Ben Strubel’s newsletter for investors for the month of January 31, 2020, discussing why having the largest stocks in your portfolio isn’t such a bad idea.
Q4 2019 hedge fund letters, conferences and more
Dov Gertzulin's DG Capital is having a strong year. According to a copy of the hedge fund's letter to investors of its DG Value Partners Class C strategy, the fund is up 36.4% of the year to the end of June, after a performance of 12.8% in the second quarter. The Class C strategy is Read More
I have not sent out a newsletter for awhile because there hasn’t been much to talk about--other than trade issues with China and I have already written several newsletters on China.
In this newsletter, I want to talk about two unrelated things: (1) what the 2020 elections might mean for the market; and (2) why having a handful of large stocks leading the market isn’t a bad thing.
1. What will the elections mean for the market?
As American politics become more divided and as more extreme political figures appear, there is a tendency to fear calamity if the person or party you don’t support wins. Since the 2020 election slate of candidates is polarizing, this prediction of calamity will reach fever pitch as November approaches.
Regardless of who wins in November, it’s worth remembering that it’s unlikely to change much on the economic and stock market front. The House is likely to remain in Democratic control, while the Senate is likely to stay in Republican hands. No matter who is elected President, one chamber of Congress will not cooperate. The next two years will likely resemble the final two years of the Obama administration and the past year of the Trump administration. Lots of political theater, but no big economic policy-changing developments. This isn’t to say there might not be changes that affect your personal life or impact issues you are passionate about (e.g., immigration, Supreme Court decisions, etc.).
What I am saying is the likelihood of huge, economy and market moving changes that will affect your investment accounts is quite small. It’s also worth keeping in mind that throughout American history, over the long run, the economy and the stock market have grown. We’ve weathered world wars, an oil embargo, political climates that favored the Right, and ones that favored the Left.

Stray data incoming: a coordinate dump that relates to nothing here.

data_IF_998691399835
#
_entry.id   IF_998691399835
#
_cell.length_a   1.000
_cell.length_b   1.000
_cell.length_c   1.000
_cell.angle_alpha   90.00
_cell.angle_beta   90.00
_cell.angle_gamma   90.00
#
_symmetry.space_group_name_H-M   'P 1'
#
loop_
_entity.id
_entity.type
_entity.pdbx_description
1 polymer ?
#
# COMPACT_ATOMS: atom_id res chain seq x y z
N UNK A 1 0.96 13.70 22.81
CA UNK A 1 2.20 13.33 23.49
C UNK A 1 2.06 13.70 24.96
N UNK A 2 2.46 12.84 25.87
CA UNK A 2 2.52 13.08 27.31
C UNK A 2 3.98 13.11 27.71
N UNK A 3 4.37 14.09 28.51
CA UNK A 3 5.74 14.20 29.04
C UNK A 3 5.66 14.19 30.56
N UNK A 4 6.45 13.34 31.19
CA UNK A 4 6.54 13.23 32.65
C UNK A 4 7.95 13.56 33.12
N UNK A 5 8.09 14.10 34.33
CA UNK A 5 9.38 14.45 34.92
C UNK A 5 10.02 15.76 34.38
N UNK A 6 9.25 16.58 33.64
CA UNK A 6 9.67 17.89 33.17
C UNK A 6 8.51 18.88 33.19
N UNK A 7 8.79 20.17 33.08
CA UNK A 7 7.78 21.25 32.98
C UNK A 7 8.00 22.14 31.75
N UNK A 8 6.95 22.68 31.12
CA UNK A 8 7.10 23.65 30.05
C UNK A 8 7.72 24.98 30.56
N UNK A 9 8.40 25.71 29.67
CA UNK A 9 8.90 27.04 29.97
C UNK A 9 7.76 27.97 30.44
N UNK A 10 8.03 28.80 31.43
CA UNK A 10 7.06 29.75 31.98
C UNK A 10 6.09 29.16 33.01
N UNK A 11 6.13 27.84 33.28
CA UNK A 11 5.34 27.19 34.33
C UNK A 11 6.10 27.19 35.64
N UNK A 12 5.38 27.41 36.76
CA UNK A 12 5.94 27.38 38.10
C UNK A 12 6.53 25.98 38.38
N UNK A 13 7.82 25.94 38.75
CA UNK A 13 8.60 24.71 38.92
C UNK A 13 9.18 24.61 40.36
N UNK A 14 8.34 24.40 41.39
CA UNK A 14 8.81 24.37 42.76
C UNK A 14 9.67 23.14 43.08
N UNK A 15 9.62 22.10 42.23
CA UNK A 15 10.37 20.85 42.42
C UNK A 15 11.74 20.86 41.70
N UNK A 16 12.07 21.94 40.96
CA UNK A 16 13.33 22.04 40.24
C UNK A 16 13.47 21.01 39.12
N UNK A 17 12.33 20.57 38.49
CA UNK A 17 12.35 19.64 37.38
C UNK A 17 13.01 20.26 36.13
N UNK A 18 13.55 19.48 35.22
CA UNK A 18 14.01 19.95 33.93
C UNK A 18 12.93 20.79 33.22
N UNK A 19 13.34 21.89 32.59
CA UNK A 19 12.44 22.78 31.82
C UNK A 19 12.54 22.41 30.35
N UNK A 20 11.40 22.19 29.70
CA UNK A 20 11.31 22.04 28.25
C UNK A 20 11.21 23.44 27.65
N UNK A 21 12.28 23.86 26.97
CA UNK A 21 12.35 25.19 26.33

2. Why is having a few large stocks now not a bad thing?
If you have heard of the rise of the so-called FANG stock, then you may know it stands for Facebook, Amazon, Netflix, and Google. It really ought to be called MAGFA (Microsoft, Apple, Google, Facebook, and Amazon) since they are actually the five largest stocks. Some people call the market or the stocks “a bubble.” The chart below, from the WSJ and Dow Jones shows the market weight of the top five companies since 1965.
Right now, the five largest stocks account for a little over 16% of the S&P 500 (INDEXSP:INX). But back in the late 1960s, the five largest stocks accounted for up to 28% of the market! In fact, for much of the market’s history, it’s been relatively normal for a handful of large, successful companies to make up a big part of the market and drive market returns. Today’s stock market is not unusual in historical terms.
I think the psychological scars of the Dot Com Bubble and the Great Recession have made people imagine danger and disaster around each corner. With this mindset, it’s easy to envision bubbles.
Our portfolios are still sufficiently diverse, even though we own some MAGFA—or whatever acronym you’d like to use – stocks.